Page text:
OK the {"Html","FullData"} does the job, I get all the information. But I'll have to take another approach, "FullData" totally destroys the well structured data I get with "Data". Since on my page there is a huge number of tables that change, these nested lists are just too much of a mess. So I'll probably try to replace <td></td>s and similar empty cells replace with <td>Null</td> and then import with "Data". –  enedene May 20 '11 at 0:31
    
@endene See edit. –  Mark McClure May 20 '11 at 1:27
    
In the end I used Import["url", "FullData"]//InputForm, which gave me the desired result. But I will definitely have in mind all you suggestion for my future work. //InputForm was very helpful command. Thank you all! –  enedene May 20 '11 at 5:43
In[13]:= htmlcode = "<html><table border=\"1\">
<tr>
<td>row 1, cell 1</td>
<td>row 1, cell 2</td>
<td>row 1, cell 3</td>
</tr>
<tr>
<td>row 2, cell 1</td>
<td></td>
<td>row 2, cell 3</td>
</tr>
</table><html>";

In[14]:= file = ToFileName[{$TemporaryDirectory}, "tmp.html"]
Out[14]= "/tmp/tmp.html"


In[15]:= OpenWrite[file]
WriteString[file,htmlcode]
Close[file]
FilePrint[file]
Out[15]= OutputStream[/tmp/tmp.html,18]
Out[17]= /tmp/tmp.html
During evaluation of In[15]:=
<html><table border="1">
<tr>
<td>row 1, cell 1</td>
<td>row 1, cell 2</td>
<td>row 1, cell 3</td>
</tr>
<tr>
<td>row 2, cell 1</td>
<td></td>
<td>row 2, cell 3</td>
</tr>
</table><html>
In[23]:= Import[file,"Elements"]//InputForm
Out[23]//InputForm=
{"Data", "FullData", "Hyperlinks", "ImageLinks", "Images", "Plaintext", "Source", "Title", "XMLObject"}
In[22]:= Import[file,"FullData"]//InputForm
Out[22]//InputForm=
{{{{"row 1, cell 1", "row 1, cell 2", "row 1, cell 3"}, {"row 2, cell 1", "", "row 2, cell 3"}}}, {}}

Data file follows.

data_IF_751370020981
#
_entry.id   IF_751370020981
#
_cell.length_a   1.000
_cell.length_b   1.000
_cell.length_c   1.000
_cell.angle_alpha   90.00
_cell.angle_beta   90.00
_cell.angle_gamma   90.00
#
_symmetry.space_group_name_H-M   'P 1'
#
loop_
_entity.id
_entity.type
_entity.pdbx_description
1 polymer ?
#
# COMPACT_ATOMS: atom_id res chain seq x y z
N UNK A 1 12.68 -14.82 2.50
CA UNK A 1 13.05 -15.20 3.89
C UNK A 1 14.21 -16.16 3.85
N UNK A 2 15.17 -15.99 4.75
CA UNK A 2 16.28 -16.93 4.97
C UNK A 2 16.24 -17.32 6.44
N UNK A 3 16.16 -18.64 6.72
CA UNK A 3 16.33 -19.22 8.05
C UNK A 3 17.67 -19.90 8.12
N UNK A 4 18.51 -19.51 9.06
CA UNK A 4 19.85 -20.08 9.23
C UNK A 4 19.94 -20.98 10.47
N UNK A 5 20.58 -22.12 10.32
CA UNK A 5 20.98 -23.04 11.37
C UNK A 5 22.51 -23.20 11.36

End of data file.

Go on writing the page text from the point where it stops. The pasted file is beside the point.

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dev, what are you trying to accomplish here? Please explain what the code does. –  rcollyer May 19 '11 at 18:11
1  
@rcollyer as I see it, he writes an example html table to a file which he reads back with Import. The option "FullData" is used to fill in the blanks. Writing the file could have been done somewhat easier with 'Put' or 'Export'. It is even unnecessary to use a file for this demonstration as there is also ImportString which treats a string as a file to import from. –  Sjoerd C. de Vries May 19 '11 at 18:43
    
@Sjoerd, I know what it does, but I'm trying to encourage a "more explanation, less code" type of approach. In my mind, a big block of code is essentially useless with out any accompanying explanation. In its current form, it serves the purpose of answering the question, but only in the broadest sense because it does not provide any guidance as to the context or motivation of the solution. Its like reading a math proof without any accompanying text; it may be correct, but it barely qualifies as readable. –  rcollyer May 19 '11 at 19:52
    
As I said on Mark McClures post I'll try to give value "Null" to empty cells since FullData destroys the elegance of "Data". So I'll import the html code, put Null to empty cells and them ImportString[data, "Data"] and should get an easy readable table. –  enedene May 20 '11 at 0:35

Using Computist's sample, you could also do:

htmlcode = "<html><table border=\"1\">
  <tr>
  <td>row 1, cell 1</td>
  <td>row 1, cell 2</td>
  <td>row 1, cell 3</td>
  </tr>
  <tr>
  <td>row 2, cell 1</td>
  <td></td>
  <td>row 2, cell 3</td>
  </tr>
  </table><html>";

StringReplace[htmlcode, "<td></td>" -> "<td>###</td>"];

ImportString[%, "Data"] /. "###" -> Null